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Exp Eye Res. 1985 Nov;41(5):639-53.

Blood flow and glucose consumption in the optic nerve, retina and brain: effects of high intraocular pressure.

Abstract

Glucose consumption and regional blood flow were determined using the [14C]-2-deoxyglucose (2-DG) method and microspheres in the optic nerve, the retina and different parts of the brain in monkeys. The relationship between the 2-DG accumulation and blood flow in the optic nerve head region was similar to that in grey matter of the brain under pentobarbital anaesthesia as well as under urethan anaesthesia. Pentobarbital anaesthesia resulted in lower values for blood flow and glucose metabolism in most regions. In the optic nerve the highest values were observed in the distal part; there was a fall in blood flow and metabolism along the nerve. There was a corresponding increase in myelin content. Artificial increments in intraocular pressure resulting in a perfusion pressure (mean arterial pressure minus intraocular pressure) of 40 cm H2O had no appreciable effect on the 2-DG accumulation. At a perfusion pressure of 20 cm H2O 2-DG accumulation in the retina and prelaminar part of the optic nerve was markedly increased indicating partial ischemia resulting in anaerobic glycolysis. At intraocular pressures higher than the systolic arterial blood pressure there was still some accumulation of 2-DG in the intraocular tissues, but no blood flow, which indicates that glucose could diffuse into the eye through the sclera. Behind the lamina cribrosa there was no indication of a reduction in blood flow or a metabolic disturbance. The results indicate that the blood flow and metabolism of the retina and prelaminar part of the optic nerve is disturbed only at very high intraocular pressures, and that even at extreme pressures there is no disturbance behind the lamina cribrosa in acute experiments. The 2-DG method will be useful in further studies on the nutritional status of the optic nerve head since it can detect abnormal glycolysis even in very discrete regions due to its high spatial resolution.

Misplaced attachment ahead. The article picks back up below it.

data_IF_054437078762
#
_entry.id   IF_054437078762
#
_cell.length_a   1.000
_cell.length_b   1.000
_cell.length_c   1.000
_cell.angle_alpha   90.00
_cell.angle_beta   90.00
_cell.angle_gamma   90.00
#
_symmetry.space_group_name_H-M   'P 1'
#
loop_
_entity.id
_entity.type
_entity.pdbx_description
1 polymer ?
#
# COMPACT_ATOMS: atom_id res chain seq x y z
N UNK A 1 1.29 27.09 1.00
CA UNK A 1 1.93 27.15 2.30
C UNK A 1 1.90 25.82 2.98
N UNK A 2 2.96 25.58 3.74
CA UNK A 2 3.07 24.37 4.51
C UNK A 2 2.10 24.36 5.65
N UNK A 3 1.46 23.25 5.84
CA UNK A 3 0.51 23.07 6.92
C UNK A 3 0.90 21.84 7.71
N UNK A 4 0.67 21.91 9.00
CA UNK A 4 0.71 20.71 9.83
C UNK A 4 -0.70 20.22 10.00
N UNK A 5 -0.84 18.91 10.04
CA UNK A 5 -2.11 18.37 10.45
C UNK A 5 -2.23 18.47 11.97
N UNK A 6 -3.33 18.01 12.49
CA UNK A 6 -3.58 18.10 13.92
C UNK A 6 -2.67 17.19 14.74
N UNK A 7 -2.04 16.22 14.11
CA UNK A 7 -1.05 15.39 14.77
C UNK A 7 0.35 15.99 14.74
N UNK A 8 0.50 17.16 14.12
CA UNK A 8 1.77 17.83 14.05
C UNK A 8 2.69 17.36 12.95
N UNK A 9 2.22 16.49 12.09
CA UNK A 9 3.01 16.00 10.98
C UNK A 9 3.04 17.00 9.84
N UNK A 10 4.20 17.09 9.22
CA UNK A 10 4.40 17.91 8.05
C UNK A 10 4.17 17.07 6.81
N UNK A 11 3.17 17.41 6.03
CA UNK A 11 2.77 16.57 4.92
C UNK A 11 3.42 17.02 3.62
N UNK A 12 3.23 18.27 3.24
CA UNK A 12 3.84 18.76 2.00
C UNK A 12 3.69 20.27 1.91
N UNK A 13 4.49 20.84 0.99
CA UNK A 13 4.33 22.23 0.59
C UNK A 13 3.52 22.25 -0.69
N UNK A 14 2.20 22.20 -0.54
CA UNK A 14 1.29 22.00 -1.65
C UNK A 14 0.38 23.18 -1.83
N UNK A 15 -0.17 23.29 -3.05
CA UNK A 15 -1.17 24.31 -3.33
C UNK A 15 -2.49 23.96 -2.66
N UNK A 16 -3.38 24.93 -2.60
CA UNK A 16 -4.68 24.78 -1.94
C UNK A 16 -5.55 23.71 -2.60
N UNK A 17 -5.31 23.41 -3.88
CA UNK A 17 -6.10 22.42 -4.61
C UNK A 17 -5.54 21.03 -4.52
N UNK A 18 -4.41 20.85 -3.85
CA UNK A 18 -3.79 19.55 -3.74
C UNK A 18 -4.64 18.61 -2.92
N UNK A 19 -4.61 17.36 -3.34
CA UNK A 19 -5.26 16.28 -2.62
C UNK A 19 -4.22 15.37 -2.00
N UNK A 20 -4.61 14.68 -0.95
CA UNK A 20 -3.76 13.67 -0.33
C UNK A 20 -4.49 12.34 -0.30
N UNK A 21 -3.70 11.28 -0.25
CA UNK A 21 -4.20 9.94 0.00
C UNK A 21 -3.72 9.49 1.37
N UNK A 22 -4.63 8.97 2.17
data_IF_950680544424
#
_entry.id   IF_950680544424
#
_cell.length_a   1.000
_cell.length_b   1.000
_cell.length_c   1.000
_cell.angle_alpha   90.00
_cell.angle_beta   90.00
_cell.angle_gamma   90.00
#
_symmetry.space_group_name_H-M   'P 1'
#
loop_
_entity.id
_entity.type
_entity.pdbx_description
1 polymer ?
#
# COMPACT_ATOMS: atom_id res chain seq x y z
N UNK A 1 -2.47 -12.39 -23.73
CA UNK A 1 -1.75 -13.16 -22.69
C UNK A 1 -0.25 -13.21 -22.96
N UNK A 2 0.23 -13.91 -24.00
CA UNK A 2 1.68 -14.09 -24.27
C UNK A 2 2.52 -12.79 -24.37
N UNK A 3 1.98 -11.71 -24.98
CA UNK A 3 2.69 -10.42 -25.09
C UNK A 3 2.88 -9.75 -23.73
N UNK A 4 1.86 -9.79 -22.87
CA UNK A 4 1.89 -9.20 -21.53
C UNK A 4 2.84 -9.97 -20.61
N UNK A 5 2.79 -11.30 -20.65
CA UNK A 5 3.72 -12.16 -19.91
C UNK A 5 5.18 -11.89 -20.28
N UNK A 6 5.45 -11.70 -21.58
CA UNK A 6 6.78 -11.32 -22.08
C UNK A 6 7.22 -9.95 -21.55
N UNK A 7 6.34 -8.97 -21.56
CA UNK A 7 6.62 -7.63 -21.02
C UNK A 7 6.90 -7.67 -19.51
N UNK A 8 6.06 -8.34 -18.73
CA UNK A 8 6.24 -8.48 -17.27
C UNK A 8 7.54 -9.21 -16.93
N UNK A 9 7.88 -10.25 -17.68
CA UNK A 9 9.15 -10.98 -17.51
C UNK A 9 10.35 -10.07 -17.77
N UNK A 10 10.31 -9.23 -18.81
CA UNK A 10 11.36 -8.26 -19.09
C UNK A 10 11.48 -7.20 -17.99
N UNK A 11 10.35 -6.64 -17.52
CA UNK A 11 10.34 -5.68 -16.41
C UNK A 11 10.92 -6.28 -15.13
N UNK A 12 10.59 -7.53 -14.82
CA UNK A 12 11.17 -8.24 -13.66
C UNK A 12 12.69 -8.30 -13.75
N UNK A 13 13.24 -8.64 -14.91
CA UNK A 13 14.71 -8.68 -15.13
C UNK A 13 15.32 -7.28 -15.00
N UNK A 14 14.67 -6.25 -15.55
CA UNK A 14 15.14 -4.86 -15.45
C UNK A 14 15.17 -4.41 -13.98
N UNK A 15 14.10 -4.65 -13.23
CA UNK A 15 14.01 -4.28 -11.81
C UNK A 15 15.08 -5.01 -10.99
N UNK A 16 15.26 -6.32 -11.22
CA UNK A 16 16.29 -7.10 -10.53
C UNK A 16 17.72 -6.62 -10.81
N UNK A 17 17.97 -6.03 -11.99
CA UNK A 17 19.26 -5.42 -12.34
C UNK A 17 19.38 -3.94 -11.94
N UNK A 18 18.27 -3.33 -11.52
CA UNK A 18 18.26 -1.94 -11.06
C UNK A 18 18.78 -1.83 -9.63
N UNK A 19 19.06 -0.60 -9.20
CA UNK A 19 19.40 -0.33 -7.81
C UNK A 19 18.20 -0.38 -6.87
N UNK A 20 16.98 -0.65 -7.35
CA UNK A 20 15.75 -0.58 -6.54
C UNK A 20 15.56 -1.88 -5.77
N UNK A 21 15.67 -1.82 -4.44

PMID:
4092755
DOI:
10.1016/0014-4835(85)90036-3
[Indexed for MEDLINE]

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